U.S. Supreme Court Bluthenthal v. Jones, 208 U.S. 64 (1908)
Bluthenthal v. Jones
Submitted December 18, 1907
Decided January 6. 1908
208 U.S. 64
ERROR TO THE SUPREME COURT
OF THE STATE OF FLORIDA
Courts are not bound to search the records of other courts and give effect to their judgments, and one who relies upon a former adjudication in another court must properly present it to the court in which he seeks to enforce it.
While an adjudication in bankruptcy, refusing a discharge, finally determines for all time and in all courts, as between the parties and their privies, the facts upon which the refusal is based, it must be proved in a second proceeding brought by the bankrupt in another district, and of which the creditor has notice, in order to bar the bankrupt's discharge therefrom, if the debt is provable under the statute as amended at the time of the second proceeding.although it may not have been such under the statute at the time of the first proceeding.
The facts, which involve the effect of a discharge under the Bankruptcy Act of 1898 as amended by the Act of February 5, 1903, are stated in the opinion.
MR. JUSTICE MOODY delivered the opinion of the Court.
This is a writ of error to the Supreme Court of the State of Florida. The plaintiffs in error were judgment creditors of Miles C. Jones, the intestate of the defendant in error. The creditors sought to enforce the judgment by a levy of execution. The question in the case is whether Jones was discharged from the debt by a discharge in bankruptcy granted to him on November 7, 1903, by the District Court for the Southern District of Florida, on proceedings which were begun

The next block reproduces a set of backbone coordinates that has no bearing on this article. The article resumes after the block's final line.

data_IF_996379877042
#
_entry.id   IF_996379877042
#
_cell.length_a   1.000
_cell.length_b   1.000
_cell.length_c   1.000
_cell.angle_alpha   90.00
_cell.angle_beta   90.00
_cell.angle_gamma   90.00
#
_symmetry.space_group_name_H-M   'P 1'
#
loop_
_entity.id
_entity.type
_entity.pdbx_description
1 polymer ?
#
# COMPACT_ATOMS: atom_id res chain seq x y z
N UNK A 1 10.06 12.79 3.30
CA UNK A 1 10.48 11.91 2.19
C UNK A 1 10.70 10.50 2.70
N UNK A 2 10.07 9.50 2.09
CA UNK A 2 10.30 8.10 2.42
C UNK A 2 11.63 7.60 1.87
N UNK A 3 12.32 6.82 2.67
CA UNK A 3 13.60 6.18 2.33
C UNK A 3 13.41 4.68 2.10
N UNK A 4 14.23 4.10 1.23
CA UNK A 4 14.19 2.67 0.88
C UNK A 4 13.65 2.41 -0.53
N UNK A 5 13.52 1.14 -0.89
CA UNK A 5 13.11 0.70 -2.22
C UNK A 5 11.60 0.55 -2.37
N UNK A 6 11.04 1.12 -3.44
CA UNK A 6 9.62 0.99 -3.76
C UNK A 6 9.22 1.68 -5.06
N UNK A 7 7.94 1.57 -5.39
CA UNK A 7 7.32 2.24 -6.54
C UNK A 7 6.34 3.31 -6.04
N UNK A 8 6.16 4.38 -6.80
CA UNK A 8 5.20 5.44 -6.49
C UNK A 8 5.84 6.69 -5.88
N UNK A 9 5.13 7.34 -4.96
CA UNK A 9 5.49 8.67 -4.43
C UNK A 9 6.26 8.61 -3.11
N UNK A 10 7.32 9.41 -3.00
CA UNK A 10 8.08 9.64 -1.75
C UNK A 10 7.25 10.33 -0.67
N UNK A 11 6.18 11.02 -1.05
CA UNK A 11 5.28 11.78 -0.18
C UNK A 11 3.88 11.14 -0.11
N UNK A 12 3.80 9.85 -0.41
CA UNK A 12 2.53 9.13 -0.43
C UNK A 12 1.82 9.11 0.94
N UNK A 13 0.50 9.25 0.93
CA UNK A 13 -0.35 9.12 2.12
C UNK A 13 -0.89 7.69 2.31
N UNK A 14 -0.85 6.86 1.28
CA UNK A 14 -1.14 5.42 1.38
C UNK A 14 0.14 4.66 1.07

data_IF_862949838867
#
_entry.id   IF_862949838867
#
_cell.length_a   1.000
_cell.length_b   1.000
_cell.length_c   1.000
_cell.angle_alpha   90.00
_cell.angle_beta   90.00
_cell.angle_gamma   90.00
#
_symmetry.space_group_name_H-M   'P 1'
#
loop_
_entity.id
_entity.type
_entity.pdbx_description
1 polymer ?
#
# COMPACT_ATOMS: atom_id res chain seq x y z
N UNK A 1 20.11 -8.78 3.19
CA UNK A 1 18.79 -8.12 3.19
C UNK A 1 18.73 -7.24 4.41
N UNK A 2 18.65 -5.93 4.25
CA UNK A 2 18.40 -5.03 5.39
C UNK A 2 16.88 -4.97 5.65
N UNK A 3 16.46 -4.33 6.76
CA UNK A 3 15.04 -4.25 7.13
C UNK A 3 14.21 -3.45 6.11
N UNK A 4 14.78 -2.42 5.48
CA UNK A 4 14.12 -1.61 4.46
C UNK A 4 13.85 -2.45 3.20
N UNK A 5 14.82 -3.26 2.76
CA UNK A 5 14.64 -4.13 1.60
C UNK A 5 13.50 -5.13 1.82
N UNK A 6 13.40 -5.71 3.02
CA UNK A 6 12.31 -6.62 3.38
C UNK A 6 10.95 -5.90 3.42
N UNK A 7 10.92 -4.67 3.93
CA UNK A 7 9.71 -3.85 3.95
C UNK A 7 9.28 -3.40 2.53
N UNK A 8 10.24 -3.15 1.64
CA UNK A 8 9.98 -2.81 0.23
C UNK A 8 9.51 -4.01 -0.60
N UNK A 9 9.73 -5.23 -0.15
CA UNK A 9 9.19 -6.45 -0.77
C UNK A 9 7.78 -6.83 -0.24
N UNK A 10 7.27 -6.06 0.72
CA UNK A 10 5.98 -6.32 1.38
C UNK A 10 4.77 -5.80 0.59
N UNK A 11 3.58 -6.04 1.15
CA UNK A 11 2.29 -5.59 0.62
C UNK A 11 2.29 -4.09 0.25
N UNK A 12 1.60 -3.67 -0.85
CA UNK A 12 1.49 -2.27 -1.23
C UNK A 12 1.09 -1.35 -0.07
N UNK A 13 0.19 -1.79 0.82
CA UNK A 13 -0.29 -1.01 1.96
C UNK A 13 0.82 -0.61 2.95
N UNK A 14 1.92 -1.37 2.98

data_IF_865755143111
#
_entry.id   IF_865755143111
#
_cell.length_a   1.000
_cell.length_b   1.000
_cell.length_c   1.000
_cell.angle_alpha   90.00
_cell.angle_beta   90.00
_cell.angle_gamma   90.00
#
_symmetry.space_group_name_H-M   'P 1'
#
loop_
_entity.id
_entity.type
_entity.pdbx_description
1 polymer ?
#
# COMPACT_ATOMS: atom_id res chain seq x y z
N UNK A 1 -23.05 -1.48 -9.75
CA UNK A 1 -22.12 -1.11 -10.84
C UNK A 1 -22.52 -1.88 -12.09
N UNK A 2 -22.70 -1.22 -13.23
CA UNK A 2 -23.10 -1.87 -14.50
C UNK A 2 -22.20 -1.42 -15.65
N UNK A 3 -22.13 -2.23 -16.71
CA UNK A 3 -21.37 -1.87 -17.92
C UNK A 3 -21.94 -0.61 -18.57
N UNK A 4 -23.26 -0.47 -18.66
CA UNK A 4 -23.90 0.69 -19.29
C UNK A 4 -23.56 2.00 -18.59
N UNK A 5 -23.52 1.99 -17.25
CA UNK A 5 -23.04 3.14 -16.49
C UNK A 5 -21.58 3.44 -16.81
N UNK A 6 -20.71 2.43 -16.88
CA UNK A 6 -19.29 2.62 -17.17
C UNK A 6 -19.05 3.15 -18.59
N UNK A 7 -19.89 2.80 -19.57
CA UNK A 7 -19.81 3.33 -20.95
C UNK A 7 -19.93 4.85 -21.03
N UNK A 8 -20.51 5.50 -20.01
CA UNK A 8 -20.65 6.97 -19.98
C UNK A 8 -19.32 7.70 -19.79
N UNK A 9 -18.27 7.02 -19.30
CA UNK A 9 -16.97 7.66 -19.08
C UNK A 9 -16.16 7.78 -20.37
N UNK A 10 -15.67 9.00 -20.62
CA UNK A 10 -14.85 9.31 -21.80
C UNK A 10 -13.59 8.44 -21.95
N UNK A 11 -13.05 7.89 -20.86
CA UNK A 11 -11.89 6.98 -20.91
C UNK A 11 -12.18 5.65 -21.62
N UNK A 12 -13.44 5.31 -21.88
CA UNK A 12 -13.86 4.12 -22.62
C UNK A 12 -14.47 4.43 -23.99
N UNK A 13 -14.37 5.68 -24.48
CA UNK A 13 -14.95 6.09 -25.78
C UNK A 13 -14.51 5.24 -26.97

on August 3, 1903. The debt was one provable in the bankruptcy proceeding, and, it is conceded, would be barred by the discharge were it not that there had been a prior proceeding in bankruptcy in another district court which, it is contended, had the effect of exempting the debt from the operation of the discharge. In the year 1900, Jones filed his petition in bankruptcy in the District Court for the Southern District of Georgia. Bluthenthal & Bickart, the plaintiffs in error, objected to the discharge in that proceeding, and it was refused on December 3, 1900. Bluthenthal & Bickart, at the time of the first proceeding, were creditors of Jones in respect of what may be assumed, for the purposes of this case, to be the same indebtedness now in question. The ground of the refusal does not appear. It may be assumed to have been, however, one of the two grounds specified in § 14 of the Bankruptcy Act before it was amended by the Act of February 5, 1903 -- that is to say, either that the bankrupt has committed an offense punishable by imprisonment, or, with fraudulent intent and in contemplation of bankruptcy, destroyed, concealed, or failed to keep books of accounts. Though Bluthenthal & Bickart were notified of the proceedings on the second petition for bankruptcy and their debt was scheduled, they did not prove their claim or participate in any way in those proceedings. They now claim that their debt was not affected by the discharge on account of the adjudication in the previous proceedings.